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Maybe someone can help me out. I am about to use dynamic allocation in my CUDA kernel for the simple reason that each block will require a significant amount of global memory as a scratchpad and the number of blocks is in the order of 4000. Statically allocating the scratchpad would have my preference, but this is simply not possible due to memory size restrictions. I figured in this case dynamic allocation would be useful as the amount of memory is now only the number of active blocks, order 100-200. This all as a side note and to let you know it does not have my preference too, but it seems to me the only way forward.

Coming to the point, according to the cuda c programming guide section B.17;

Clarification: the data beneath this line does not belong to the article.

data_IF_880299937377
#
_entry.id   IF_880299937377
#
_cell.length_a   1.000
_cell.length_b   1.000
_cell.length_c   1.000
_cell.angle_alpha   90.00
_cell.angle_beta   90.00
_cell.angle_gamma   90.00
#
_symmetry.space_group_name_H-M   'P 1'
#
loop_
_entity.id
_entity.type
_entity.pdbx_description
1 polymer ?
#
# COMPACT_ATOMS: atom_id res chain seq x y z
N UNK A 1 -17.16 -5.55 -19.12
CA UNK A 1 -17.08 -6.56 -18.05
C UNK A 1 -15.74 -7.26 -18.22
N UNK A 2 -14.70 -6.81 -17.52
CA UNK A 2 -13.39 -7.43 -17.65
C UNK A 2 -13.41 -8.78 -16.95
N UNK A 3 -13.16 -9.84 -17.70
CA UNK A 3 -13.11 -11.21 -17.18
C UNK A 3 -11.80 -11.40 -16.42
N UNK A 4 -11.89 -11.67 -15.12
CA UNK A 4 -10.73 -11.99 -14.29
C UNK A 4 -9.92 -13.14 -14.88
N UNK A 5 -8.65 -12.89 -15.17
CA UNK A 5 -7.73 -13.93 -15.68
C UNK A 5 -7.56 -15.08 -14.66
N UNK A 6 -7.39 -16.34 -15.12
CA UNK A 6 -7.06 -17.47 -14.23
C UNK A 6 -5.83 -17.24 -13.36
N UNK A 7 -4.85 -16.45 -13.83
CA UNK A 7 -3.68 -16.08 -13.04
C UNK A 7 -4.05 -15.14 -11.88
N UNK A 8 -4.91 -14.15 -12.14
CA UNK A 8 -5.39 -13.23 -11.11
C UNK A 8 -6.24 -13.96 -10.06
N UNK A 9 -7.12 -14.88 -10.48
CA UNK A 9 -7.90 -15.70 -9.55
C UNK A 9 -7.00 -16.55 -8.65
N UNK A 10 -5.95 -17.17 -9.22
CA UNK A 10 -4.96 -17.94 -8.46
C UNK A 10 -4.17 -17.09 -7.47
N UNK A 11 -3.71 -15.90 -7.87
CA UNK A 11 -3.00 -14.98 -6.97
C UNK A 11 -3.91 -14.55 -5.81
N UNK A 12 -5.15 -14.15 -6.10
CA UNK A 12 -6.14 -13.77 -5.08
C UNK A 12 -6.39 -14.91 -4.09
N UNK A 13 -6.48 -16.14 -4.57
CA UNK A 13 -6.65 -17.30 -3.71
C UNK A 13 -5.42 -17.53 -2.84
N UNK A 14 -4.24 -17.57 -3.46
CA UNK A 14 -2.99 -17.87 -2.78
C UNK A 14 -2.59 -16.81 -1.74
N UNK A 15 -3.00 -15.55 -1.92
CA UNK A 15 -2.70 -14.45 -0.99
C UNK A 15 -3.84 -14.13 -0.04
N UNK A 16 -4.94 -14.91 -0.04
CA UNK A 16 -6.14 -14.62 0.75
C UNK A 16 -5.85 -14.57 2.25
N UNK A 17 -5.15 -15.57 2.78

The CUDA in-kernel malloc() function allocates at least size bytes from the device heap and returns a pointer to the allocated memory or NULL if insufficient memory exists to fulfill the request. The returned pointer is guaranteed to be aligned to a 16-byte boundary.

and according to F.4.2;

A cache line is 128 bytes and maps to a 128 byte aligned segment in device memory. Memory accesses that are cached in both L1 and L2 are serviced with 128-byte memory transactions whereas memory accesses that are cached in L2 only are serviced with 32-byte memory transactions. Caching in L2 only can therefore reduce over-fetch, for example, in the case of scattered memory accesses.

and from 5.3.2;

Any address of a variable residing in global memory or returned by one of the memory allocation routines from the driver or runtime API is always aligned to at least 256 bytes.

so does this mean that kernel allocations are not correctly aligned for a warp to parallel access coalesced consecutive floats with dynamic allocation as is possible with cudaMalloc() ?

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